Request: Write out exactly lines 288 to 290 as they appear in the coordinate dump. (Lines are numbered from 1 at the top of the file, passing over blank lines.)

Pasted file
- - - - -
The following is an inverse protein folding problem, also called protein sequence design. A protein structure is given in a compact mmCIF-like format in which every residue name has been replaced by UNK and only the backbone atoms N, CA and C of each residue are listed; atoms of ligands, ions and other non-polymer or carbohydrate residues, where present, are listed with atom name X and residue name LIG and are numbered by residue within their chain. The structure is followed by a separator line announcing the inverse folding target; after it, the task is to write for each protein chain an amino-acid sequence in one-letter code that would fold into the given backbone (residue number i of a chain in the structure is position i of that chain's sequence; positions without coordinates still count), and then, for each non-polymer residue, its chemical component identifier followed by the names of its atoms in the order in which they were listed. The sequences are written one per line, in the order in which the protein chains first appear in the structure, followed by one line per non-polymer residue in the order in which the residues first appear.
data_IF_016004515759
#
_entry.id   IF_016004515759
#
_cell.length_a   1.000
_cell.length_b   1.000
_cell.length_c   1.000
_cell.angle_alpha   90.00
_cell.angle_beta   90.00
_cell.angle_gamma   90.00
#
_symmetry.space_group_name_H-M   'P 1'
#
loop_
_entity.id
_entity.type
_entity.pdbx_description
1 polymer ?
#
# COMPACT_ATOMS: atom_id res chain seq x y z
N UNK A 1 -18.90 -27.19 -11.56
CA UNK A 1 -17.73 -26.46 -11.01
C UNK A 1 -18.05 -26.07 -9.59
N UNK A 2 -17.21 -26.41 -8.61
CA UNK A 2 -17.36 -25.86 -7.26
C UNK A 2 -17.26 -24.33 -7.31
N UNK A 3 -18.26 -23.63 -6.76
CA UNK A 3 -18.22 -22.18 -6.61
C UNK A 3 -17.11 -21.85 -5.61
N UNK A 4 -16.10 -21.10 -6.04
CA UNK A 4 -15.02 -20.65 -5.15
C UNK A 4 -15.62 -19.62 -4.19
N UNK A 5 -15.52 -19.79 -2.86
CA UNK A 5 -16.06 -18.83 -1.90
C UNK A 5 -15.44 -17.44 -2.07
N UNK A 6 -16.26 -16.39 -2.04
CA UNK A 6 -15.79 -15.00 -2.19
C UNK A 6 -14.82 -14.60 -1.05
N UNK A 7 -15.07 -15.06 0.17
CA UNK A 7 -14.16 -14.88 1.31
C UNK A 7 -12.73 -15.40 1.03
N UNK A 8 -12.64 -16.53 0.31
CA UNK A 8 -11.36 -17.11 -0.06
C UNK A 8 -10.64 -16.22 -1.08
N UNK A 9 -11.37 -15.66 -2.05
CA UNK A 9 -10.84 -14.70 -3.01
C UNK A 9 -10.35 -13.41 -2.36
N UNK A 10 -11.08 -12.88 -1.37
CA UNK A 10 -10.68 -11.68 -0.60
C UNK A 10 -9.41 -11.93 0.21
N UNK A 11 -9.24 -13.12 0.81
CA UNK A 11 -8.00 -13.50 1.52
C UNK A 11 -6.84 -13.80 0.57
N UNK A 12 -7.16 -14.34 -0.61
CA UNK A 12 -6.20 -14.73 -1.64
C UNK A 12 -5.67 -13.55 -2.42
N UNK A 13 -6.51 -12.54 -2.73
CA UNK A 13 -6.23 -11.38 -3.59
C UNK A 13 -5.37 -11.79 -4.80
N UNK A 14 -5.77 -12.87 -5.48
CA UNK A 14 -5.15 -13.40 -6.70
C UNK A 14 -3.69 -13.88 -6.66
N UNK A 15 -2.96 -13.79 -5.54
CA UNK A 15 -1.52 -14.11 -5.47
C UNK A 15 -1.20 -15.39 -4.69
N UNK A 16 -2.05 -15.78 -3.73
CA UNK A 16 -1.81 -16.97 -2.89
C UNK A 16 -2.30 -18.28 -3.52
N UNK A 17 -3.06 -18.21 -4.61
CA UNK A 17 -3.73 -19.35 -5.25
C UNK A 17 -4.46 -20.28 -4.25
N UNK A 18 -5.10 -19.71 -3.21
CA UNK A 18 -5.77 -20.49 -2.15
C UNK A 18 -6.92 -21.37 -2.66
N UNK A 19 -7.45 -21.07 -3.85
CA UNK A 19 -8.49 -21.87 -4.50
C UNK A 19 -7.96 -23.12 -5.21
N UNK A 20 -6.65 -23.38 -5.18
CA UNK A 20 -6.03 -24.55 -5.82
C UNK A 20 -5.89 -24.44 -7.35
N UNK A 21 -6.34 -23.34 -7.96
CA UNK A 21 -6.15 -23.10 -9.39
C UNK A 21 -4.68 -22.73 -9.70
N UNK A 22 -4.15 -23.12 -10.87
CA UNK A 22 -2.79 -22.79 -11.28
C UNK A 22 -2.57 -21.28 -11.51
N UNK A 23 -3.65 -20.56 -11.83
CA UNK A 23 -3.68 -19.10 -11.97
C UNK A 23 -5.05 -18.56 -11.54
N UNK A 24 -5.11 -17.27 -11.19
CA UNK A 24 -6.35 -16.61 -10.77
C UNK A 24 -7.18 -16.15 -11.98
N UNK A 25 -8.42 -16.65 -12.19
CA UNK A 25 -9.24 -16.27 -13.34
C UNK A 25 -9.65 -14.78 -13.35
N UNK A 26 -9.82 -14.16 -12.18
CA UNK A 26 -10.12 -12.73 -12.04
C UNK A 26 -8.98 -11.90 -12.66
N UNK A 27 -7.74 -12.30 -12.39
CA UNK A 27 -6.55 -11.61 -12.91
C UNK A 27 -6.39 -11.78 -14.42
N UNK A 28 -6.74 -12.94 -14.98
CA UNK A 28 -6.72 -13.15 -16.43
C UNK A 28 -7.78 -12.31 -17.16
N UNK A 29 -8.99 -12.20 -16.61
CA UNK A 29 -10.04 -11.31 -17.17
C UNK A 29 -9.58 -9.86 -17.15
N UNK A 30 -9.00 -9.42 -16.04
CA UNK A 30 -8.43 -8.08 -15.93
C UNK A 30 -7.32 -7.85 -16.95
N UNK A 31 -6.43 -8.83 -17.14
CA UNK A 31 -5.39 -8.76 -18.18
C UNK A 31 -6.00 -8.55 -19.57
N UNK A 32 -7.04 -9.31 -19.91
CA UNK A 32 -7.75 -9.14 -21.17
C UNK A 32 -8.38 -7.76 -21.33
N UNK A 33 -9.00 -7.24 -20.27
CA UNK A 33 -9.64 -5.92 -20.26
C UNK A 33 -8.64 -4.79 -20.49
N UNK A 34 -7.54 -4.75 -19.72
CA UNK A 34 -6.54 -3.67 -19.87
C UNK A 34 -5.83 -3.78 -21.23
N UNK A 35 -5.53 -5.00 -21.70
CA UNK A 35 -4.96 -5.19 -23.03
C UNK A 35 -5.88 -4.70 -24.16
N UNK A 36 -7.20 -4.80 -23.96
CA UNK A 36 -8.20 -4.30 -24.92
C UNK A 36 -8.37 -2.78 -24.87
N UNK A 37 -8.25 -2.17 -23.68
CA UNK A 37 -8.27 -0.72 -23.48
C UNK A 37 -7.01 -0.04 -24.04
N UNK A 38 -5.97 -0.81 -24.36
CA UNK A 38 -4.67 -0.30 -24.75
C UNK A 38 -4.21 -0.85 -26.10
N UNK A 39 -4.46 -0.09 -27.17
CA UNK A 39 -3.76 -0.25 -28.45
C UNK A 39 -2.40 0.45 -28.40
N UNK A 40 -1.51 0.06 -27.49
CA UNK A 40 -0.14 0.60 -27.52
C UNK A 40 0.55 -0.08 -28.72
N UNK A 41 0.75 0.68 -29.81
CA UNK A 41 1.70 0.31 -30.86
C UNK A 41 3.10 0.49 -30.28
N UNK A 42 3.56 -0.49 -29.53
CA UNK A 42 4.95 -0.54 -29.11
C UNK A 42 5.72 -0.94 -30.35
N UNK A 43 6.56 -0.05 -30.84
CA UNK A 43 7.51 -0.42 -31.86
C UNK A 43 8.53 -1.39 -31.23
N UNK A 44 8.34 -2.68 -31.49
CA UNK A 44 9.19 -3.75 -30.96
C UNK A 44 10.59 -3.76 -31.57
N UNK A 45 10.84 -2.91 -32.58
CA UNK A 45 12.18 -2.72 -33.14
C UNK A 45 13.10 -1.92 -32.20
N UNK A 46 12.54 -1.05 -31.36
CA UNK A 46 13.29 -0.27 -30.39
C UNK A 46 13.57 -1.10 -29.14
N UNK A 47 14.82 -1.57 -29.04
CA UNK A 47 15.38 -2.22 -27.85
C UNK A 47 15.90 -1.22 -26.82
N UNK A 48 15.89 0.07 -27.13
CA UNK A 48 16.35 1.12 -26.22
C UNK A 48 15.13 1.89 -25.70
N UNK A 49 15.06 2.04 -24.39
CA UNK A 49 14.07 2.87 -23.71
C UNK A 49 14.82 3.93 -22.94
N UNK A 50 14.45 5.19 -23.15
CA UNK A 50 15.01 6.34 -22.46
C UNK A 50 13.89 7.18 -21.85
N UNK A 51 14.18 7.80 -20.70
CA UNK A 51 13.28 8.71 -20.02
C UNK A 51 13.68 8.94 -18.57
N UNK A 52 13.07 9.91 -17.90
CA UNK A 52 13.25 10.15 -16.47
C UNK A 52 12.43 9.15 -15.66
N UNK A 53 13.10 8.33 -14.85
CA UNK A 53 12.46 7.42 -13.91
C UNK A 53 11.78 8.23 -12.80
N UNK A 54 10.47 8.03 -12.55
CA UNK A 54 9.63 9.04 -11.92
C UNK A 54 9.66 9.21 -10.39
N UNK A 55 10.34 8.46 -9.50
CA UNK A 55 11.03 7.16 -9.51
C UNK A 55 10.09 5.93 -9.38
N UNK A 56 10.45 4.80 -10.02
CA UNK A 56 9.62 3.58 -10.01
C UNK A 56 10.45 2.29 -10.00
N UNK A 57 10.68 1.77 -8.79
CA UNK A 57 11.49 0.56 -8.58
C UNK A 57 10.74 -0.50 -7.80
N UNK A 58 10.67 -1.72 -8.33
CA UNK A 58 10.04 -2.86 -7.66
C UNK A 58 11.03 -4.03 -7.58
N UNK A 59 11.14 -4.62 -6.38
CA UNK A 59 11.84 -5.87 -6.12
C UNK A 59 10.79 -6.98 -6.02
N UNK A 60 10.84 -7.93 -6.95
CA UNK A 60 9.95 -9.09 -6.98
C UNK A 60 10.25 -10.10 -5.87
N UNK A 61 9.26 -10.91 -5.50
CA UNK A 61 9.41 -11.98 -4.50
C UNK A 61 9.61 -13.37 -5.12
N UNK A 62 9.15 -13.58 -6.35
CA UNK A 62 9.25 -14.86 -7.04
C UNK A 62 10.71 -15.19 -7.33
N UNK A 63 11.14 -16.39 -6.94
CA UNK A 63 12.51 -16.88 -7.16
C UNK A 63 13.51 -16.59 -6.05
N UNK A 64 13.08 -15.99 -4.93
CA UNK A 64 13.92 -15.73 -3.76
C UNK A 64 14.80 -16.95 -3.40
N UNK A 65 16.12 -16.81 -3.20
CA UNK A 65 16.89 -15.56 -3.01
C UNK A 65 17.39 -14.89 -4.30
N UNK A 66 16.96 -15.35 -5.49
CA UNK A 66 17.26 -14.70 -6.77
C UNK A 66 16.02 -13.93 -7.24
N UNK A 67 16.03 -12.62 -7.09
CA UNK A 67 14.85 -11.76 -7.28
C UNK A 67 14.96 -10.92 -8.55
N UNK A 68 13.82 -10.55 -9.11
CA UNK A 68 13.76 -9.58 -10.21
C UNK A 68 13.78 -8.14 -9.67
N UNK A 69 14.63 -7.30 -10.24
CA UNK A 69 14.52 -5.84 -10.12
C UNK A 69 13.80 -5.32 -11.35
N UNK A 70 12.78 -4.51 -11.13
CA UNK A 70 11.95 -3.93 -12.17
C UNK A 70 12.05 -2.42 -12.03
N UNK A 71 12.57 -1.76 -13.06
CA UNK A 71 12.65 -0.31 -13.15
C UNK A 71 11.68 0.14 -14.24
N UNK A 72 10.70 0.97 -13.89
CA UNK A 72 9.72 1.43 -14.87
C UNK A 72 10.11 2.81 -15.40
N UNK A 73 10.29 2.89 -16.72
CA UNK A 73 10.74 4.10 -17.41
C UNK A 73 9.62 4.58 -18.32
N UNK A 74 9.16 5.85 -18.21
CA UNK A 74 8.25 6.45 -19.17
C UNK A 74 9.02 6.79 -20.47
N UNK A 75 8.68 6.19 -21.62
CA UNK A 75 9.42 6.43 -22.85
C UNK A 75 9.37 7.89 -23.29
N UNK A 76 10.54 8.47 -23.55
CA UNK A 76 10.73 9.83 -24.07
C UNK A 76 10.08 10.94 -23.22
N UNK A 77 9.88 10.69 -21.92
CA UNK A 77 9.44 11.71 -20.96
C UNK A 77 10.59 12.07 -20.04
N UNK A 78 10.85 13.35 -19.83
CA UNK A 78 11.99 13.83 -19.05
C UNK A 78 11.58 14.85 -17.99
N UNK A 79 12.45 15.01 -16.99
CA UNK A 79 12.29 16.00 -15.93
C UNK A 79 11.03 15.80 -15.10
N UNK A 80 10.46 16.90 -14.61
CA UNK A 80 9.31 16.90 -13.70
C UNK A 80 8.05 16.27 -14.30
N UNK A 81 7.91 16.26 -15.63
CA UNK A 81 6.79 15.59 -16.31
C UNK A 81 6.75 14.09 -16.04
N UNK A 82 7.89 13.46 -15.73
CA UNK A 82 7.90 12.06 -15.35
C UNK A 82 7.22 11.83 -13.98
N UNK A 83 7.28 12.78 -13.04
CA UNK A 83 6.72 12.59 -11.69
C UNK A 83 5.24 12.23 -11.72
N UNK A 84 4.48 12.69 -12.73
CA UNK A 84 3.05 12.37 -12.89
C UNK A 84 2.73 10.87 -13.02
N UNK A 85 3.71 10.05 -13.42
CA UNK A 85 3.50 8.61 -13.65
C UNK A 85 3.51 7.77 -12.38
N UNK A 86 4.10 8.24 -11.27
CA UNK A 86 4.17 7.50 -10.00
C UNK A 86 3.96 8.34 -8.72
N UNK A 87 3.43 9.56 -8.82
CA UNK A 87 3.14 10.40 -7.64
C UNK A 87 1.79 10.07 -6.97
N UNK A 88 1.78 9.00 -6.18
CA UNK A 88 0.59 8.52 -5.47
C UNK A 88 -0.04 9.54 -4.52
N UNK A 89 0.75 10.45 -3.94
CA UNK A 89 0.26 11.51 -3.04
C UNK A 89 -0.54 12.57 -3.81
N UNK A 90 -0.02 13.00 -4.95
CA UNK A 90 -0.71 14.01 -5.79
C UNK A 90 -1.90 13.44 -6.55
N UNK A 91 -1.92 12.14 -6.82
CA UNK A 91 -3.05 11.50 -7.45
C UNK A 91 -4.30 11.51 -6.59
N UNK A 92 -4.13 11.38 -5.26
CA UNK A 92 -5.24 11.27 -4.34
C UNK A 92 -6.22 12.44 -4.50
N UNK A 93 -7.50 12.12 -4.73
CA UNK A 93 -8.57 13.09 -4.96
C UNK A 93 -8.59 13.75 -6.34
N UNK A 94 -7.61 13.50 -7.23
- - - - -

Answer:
C UNK A 89 -0.54 12.57 -3.81
N UNK A 90 -0.02 13.00 -4.95
CA UNK A 90 -0.71 14.01 -5.79